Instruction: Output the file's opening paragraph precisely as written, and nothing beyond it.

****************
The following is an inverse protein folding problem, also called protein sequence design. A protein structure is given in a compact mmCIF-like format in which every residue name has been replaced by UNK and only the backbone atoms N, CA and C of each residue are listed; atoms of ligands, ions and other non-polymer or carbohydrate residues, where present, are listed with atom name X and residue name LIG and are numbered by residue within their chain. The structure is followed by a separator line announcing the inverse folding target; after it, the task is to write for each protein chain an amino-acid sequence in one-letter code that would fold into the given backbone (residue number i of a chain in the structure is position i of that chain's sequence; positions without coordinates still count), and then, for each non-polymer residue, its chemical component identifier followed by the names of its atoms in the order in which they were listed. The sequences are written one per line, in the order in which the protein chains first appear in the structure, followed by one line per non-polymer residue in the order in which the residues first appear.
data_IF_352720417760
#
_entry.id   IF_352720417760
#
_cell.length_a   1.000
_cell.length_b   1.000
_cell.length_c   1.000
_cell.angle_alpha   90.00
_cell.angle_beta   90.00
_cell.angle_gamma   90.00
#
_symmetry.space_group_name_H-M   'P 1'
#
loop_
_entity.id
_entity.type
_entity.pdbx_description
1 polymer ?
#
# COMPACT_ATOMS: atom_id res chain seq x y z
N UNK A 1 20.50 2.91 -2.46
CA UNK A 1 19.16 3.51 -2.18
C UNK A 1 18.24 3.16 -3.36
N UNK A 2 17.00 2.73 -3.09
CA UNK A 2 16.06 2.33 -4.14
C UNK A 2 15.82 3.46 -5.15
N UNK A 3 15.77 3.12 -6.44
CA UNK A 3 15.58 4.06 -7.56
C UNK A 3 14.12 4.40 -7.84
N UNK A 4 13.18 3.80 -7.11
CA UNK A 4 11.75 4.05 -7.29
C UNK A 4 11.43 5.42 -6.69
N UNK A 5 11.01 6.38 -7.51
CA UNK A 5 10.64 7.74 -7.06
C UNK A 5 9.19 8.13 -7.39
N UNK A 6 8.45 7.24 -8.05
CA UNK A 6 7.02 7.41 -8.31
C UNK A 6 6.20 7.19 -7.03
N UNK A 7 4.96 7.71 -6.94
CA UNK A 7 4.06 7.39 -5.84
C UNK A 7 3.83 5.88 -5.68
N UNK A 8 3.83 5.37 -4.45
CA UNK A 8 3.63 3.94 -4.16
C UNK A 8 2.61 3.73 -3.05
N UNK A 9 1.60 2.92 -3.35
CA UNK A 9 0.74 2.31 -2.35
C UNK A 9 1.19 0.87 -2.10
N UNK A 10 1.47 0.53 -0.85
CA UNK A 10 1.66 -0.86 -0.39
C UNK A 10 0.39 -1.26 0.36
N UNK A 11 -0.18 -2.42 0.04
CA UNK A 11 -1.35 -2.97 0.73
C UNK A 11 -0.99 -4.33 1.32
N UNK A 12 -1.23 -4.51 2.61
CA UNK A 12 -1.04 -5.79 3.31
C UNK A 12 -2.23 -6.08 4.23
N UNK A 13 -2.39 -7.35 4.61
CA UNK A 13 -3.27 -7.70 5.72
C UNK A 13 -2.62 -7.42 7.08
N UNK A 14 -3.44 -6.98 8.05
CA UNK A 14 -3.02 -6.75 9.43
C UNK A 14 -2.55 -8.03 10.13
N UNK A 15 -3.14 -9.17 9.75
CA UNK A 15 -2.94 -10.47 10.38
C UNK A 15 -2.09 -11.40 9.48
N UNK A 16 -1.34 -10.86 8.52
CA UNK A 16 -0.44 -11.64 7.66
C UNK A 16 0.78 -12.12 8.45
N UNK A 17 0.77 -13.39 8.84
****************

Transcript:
The following is an inverse protein folding problem, also called protein sequence design. A protein structure is given in a compact mmCIF-like format in which every residue name has been replaced by UNK and only the backbone atoms N, CA and C of each residue are listed; atoms of ligands, ions and other non-polymer or carbohydrate residues, where present, are listed with atom name X and residue name LIG and are numbered by residue within their chain. The structure is followed by a separator line announcing the inverse folding target; after it, the task is to write for each protein chain an amino-acid sequence in one-letter code that would fold into the given backbone (residue number i of a chain in the structure is position i of that chain's sequence; positions without coordinates still count), and then, for each non-polymer residue, its chemical component identifier followed by the names of its atoms in the order in which they were listed. The sequences are written one per line, in the order in which the protein chains first appear in the structure, followed by one line per non-polymer residue in the order in which the residues first appear.